The inauguration ballroom, adjoining City Hall, which has lately been used as quarters for the troops and a drillroom by Captain Griffin's company of light artillery, is now being torn down.
An ephemeral community of official buildings and shanties thrown up by entrepreneurs quickly grew along North Capitol Street and other streets near the B&O station. Business was booming as soldiers bought food, liquor, and the company of women.

Soldiers' Rest. Lithograph by Charles Magnus, c. 1864. Image from the Library of Congress.

After Bull Run, the government confiscated private properties in and around North Capitol Street to build the way station that came to be known as the Soldier's Rest. They closed off streets, built fences, and constructed barracks and other buildings. At the heart of the Soldiers' Rest was a Gothic Revival cottage built in 1842 by architect, engineer, and artist John Skirving. After Skirving sold it to gasman James Crutchett in 1845, the property was dubbed Bethel Cottage and it became Crutchett's home and laboratory for the development of urban gas lighting systems.

John Skirving's 1842 Capitol Hill Cottage, c. 1900. Photo from the Library of Congress.

In the 1850s Crutchett expanded his Capitol Hill holdings and built the Mount Vernon Factory, a plant where he had planned to turn out great quantities of canes, picture frames, medallions, and other items manufactured from wood he had harvested from Mount Vernon. More on that, however, in a later post.

Now let's get back to the ballroom. With the war underway, the government contracted with Angus to deconstruct the Judiciary Square structure and to relocate it to Capitol Hill. "So I tore this building down and the Government paid me for constructing this building near the depot," he explained in 1872.

According to Angus,

The inauguration ball-room stood right in the rear of the City Hall. The ball was in March. I rented it for a month or six weeks and then tore it down and built the Soldiers' Rest. They had it six weeks or two months. I rented it at $250 a month.
Angus lamented what had become of the ballroom he had built. In its reuse as quarters for soldiers, according to Angus, the materials were seriously damaged. "It was the best yellow pine flooring," he said. "It was almost entirely destroyed. They took it right up. I made it to dance on."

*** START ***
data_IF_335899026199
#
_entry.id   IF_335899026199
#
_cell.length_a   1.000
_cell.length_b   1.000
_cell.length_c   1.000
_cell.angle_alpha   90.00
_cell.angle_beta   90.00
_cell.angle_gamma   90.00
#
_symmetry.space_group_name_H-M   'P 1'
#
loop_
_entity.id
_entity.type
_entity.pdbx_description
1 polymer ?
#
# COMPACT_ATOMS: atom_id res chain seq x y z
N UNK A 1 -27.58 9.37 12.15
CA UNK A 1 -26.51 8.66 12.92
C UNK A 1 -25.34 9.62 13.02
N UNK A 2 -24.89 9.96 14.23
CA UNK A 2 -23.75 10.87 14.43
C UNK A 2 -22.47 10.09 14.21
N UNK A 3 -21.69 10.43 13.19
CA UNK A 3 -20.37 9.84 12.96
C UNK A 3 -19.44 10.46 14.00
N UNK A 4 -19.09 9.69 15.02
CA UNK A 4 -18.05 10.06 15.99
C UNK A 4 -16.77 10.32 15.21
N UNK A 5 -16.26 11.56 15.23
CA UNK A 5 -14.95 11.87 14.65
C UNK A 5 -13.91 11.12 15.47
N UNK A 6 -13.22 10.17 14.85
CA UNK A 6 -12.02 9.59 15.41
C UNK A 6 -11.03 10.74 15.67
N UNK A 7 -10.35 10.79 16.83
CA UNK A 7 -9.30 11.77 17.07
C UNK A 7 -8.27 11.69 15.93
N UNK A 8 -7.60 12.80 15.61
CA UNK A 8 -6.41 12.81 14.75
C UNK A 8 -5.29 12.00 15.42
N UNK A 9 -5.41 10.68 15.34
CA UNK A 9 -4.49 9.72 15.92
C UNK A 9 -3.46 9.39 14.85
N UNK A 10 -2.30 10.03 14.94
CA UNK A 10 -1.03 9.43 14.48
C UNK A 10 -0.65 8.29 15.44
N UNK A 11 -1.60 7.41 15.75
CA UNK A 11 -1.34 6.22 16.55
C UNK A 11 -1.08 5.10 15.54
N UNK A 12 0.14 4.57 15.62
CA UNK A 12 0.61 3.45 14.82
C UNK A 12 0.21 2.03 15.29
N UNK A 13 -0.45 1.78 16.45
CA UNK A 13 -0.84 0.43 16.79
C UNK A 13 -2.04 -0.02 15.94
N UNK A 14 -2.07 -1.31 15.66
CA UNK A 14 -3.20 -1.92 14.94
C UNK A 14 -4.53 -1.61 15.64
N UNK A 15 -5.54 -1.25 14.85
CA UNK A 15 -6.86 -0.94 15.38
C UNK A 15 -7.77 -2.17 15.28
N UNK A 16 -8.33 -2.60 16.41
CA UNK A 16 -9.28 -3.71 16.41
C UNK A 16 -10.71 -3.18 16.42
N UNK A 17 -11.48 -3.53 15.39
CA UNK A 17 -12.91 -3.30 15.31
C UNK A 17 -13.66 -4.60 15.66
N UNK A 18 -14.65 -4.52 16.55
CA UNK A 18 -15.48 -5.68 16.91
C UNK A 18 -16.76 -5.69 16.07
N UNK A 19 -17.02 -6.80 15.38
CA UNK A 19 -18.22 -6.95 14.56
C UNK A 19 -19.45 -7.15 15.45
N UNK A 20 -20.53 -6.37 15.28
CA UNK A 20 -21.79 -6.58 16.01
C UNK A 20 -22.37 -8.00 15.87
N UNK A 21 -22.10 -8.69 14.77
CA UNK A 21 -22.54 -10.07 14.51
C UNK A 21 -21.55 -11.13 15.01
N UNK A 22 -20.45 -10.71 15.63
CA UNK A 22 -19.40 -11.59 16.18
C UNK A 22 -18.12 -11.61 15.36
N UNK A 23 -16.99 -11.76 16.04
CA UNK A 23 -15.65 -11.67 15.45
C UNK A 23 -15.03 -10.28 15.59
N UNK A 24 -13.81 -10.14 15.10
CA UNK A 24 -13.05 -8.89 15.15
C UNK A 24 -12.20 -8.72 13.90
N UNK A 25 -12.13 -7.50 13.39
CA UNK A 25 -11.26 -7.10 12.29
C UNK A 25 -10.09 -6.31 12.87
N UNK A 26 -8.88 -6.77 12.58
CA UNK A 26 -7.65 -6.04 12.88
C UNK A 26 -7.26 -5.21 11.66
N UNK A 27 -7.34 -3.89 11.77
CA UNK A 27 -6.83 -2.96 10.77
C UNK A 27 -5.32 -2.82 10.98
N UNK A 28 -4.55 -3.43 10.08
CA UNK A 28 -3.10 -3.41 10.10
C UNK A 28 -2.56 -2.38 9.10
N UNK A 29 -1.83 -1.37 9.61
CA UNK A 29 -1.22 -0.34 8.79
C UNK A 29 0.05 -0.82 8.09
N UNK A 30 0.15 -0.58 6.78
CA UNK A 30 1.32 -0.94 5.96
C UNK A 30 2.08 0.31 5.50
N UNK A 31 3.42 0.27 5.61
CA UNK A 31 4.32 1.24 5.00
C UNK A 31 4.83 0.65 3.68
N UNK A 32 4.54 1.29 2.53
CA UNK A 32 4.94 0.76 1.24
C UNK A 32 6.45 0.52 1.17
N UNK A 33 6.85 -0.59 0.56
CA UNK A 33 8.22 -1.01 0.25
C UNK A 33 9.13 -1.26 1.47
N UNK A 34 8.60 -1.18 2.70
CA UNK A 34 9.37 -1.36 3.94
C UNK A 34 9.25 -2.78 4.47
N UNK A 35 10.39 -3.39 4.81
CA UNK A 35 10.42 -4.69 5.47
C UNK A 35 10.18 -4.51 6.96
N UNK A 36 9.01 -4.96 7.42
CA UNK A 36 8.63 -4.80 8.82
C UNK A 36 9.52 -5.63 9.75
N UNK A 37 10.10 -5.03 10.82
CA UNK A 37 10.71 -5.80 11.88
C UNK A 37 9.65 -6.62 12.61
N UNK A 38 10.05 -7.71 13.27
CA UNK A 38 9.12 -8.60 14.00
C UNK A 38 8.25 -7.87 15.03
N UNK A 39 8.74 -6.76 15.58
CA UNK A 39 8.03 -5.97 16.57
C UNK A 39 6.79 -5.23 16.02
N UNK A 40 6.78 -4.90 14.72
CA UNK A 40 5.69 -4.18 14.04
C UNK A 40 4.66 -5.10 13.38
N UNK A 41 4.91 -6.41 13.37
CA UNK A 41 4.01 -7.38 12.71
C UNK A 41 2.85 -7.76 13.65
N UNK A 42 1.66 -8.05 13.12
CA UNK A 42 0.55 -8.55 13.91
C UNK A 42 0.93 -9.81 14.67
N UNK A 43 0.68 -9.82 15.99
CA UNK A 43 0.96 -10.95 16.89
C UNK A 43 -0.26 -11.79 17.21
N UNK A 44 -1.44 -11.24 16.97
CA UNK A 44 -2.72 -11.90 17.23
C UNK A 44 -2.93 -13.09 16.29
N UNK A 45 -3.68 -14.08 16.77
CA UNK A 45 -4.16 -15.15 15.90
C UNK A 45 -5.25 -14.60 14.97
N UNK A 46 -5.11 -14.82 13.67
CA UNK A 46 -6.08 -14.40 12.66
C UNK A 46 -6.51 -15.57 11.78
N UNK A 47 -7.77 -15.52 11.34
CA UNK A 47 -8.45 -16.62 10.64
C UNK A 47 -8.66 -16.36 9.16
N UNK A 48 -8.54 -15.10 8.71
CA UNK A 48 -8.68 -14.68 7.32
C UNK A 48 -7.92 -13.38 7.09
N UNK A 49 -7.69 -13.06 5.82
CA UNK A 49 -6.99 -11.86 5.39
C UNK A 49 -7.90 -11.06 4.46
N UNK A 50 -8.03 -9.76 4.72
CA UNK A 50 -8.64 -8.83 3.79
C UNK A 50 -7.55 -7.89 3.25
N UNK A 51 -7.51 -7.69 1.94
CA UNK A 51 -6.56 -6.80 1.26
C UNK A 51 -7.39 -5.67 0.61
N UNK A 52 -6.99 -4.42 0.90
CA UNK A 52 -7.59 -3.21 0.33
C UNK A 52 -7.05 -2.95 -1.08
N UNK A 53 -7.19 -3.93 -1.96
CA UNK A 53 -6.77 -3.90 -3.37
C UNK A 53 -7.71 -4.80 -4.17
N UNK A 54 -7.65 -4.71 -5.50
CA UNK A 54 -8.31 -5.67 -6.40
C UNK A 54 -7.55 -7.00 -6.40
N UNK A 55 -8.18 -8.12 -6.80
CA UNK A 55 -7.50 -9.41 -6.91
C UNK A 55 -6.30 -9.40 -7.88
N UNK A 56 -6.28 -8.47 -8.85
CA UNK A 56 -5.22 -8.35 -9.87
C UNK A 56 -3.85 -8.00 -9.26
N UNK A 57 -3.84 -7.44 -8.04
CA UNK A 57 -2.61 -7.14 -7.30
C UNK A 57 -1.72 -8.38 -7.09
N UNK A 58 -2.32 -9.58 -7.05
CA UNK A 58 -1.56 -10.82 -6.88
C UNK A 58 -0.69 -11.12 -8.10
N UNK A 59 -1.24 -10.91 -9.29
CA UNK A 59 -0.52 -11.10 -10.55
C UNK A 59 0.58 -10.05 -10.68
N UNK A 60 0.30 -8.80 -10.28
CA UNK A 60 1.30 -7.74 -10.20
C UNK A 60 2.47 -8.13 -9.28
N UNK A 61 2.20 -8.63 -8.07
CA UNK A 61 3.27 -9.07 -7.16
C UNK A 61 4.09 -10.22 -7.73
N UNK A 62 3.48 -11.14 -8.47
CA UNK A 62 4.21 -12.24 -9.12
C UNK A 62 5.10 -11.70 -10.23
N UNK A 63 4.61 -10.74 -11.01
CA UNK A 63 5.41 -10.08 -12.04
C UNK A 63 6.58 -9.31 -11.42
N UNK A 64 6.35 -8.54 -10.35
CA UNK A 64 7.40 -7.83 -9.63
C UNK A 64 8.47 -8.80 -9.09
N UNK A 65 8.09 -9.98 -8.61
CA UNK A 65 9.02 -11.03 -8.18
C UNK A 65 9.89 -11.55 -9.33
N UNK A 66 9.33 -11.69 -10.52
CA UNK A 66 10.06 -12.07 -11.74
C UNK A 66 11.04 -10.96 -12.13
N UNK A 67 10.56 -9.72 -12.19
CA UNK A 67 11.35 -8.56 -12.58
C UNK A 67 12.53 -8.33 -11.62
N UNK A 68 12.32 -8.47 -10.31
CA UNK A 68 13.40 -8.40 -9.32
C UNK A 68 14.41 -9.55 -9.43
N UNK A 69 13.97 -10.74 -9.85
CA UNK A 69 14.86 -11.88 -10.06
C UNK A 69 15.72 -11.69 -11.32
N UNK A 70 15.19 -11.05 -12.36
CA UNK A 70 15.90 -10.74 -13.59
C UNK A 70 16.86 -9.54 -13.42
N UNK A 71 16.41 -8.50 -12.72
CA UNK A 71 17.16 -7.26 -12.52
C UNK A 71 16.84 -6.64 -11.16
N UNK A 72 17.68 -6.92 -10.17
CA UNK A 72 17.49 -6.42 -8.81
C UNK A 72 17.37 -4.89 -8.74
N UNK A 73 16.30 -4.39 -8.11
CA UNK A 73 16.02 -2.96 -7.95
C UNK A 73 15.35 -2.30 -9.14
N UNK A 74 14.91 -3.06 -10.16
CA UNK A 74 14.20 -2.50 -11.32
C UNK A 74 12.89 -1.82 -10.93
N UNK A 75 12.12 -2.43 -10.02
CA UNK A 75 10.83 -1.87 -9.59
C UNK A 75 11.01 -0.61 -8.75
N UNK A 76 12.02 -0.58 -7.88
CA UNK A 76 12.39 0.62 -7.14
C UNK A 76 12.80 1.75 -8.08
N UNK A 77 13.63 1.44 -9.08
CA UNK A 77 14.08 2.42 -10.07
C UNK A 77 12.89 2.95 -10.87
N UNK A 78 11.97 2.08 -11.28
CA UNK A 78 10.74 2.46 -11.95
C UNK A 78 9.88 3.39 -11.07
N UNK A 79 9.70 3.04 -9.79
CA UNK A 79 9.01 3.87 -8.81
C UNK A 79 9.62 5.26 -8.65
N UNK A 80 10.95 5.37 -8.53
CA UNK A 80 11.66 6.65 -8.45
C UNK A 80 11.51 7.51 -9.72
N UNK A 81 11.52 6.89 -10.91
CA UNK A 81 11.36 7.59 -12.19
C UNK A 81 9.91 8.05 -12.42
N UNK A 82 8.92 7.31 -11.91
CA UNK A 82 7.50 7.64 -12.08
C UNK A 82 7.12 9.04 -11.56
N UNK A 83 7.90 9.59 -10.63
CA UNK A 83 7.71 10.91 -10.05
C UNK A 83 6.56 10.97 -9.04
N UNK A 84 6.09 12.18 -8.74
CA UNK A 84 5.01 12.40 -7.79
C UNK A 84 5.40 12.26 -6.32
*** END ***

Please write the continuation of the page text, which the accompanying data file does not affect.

On Capitol Hill, Angus rebuilt the ballroom as a building measuring 250 feet by 50 feet and he was paid about $12,000 for his efforts. U.S. Army maps show the building Angus built among the others built specifically for the Soldiers' Rest and the ones occupied and rented from Capitol Hill landowners like Crutchett. The rebuilt ballroom is easily identified in the maps by its dimensions, which Angus clearly described in his 1872 deposition.

Soldiers' Rest. Blue arrow points to the relocated inauguration ballroom building. Adapted from a National Archives and Records Administration image.

The Soldiers' Rest remained in operation throughout the remainder of the war. The facility was vacated by 1866 and the properties returned to residential and commercial uses. The next post in this series takes up where we left off with James Crutchett in the 1850s as he was setting up his ill-fated Mount Vernon Factory venture. Look for that post around July 21, just in time for the 150th anniversary of the First Bull Run battle.

Cross-posted at Historian for Hire.

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McMansions affect community character in Montgomery

Teardowns and mansionization are a nationwide problem. Montgomery County has few regulatory controls to prevent property owners from demolishing older homes and building new houses that are out of scale and character with neighboring buildings.

Silver Spring McMansion. Photo by the author.

Although Montgomery County has a historic preservation ordinance, not all old homes are historic and there are few tools currently available to residents to prevent speculators from building McMansions like the one under construction in my Silver Spring neighborhood.